Baromey Neth, Beatrice Knerr, Sam Ol Rith:
Rural Livelihood Strategies, Poverty Alleviation and Sustainable Resource Use in Cambodia: Is Community-Based Ecotourism Applicable?


1University of Kassel, Department of Development Economics, Migration and Agricultural Policy, Germany
2Simon Fraser University, Center for Tourism Policy and Research, School of Resource and Environmental Management, Canada

Cambodia has been looking for appropriate integrated conservation and development approaches in rural areas, where natural resources are increasingly shrinking from heavy exploitation of resource-dependent communities. Community"=based ecotourism (CBET) is promoted as a tool to secure conservation and promote development of rural society, sparkling through local communities to the Cambodian state. It has emerged from neo"=liberal and neo"=populist principles of government and civil society organisations with strong support from international development programs. These stakeholders consider CBET initiative as one of the most ideal driving forces for many projects in national parks, protected areas and biosphere reserves. This initiative is being implemented under two schemes: community"=based natural resource management (CBNRM) and integrated conservation and development projects (ICDPs). Yet, there has been no study in Cambodia on how to use it as a sustainable means to stimulate economic activities of local communities whose livelihoods are condemned as destructive and illegal, to reduce poverty, while providing strong incentives for sustainable resource conservation.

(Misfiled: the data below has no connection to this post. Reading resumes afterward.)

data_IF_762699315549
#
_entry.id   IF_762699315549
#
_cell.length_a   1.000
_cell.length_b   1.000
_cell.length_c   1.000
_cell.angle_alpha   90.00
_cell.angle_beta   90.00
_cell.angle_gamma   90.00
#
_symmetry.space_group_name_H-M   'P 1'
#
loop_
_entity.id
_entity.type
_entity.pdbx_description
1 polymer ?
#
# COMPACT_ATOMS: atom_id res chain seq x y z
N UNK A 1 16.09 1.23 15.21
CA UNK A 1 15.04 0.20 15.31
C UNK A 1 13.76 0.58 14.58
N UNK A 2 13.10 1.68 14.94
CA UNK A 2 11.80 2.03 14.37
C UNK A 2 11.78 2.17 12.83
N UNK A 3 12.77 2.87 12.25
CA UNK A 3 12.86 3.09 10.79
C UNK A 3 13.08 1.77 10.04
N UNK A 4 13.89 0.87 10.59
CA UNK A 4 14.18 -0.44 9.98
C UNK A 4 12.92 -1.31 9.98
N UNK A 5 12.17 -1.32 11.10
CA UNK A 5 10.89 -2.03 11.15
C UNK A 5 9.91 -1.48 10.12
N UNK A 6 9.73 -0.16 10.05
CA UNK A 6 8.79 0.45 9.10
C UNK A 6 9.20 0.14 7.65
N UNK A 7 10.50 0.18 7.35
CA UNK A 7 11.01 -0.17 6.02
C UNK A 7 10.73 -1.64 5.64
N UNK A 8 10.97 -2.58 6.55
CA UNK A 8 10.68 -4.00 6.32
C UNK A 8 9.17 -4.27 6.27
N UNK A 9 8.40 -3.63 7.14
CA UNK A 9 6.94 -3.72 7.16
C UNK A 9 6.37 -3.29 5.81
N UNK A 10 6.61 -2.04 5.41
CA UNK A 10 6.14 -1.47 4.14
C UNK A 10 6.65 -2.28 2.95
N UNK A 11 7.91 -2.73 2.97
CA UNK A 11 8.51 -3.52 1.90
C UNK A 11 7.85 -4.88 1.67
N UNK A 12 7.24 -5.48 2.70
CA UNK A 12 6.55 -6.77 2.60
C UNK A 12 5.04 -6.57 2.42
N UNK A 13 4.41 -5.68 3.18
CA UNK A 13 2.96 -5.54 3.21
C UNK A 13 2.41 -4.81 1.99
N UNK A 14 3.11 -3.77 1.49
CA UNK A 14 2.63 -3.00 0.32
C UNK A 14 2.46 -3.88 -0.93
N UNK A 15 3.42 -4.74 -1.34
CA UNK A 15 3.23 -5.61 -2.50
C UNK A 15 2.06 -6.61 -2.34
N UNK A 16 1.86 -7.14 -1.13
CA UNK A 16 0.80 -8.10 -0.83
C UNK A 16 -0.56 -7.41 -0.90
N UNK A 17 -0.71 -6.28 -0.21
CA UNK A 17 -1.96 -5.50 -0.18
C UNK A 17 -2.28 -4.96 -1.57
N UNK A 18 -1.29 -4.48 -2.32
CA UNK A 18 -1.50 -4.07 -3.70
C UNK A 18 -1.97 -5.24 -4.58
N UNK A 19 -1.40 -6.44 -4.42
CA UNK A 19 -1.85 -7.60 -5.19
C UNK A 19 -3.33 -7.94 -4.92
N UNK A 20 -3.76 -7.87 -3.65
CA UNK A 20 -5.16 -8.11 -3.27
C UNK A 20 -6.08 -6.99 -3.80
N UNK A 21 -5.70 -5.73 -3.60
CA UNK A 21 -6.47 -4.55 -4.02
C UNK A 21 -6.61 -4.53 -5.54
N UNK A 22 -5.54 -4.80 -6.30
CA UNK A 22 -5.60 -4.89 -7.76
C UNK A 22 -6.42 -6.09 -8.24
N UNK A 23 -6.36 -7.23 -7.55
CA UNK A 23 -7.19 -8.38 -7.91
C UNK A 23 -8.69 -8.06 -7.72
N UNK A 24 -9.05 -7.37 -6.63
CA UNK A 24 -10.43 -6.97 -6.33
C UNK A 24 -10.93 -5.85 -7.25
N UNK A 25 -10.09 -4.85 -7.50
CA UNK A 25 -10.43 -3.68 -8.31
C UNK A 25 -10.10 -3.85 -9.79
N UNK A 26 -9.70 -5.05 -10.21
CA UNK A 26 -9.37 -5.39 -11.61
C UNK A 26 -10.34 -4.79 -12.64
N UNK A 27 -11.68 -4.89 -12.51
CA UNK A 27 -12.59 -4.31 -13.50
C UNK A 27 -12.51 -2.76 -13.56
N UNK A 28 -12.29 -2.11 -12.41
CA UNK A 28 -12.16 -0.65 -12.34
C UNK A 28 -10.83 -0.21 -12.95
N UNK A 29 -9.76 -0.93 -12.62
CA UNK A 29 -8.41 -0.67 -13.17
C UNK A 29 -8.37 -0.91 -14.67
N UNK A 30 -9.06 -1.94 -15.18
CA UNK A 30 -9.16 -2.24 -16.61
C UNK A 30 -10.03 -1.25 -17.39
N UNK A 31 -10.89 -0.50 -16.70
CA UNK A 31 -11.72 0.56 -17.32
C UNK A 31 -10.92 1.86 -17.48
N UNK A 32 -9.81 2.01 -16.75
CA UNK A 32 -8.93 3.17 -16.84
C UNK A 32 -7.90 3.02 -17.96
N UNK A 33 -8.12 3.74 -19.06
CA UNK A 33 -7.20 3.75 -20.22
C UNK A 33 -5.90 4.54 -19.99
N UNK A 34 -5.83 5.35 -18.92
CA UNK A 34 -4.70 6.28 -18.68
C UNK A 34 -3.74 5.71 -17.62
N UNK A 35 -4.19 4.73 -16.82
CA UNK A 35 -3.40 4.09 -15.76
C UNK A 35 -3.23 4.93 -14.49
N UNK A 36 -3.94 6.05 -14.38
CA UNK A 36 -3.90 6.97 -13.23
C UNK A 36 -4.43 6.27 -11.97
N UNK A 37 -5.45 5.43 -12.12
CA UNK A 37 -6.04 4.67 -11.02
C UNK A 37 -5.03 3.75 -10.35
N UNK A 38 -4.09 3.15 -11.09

Based on theoretical and empirical bases, this study aims to analyse the effectiveness and applicability of developing ecotourism as a tool to address a dual need - integrated conservation and community development - in the core areas of the Tonle Sap Biosphere Reserve (TSBR) in Cambodia. Mixed methods were employed for data collection from a range of all stakeholders and beneficiaries. The analysis involves several methods, namely content analysis, framework matrix, statistical analysis and Ecotourism Opportunity Spectrum (ECOS) model. The findings reveal local livelihood options, environmental governance, the contexts of internality and externality, and the interaction between livelihood security and natural resource management and conservation in TSBR core areas. In addition, the potential, limitation and pitfalls of ecotourism development for contributing to livelihood improvement and diversification as well as to sustainable consumption of natural resources in these areas are critically discussed in this paper. Finally, it recommends six guiding principles for all concerned stakeholders of ecotourism and three major phases of a holistic framework for sustainable conservation and development in these TSBR core areas.

Keywords: Community-based ecotourism, integrated conservation and development, livelihood strategies, Tonle Sap Biosphere Reserve


Contact Address: Baromey Neth, University of Kassel, Department of Development Economics, Migration and Agricultural PolicySteinstrasse 19, D-37213 Witzenhausen, Germany, e-mail:
Andreas Deininger, November 2008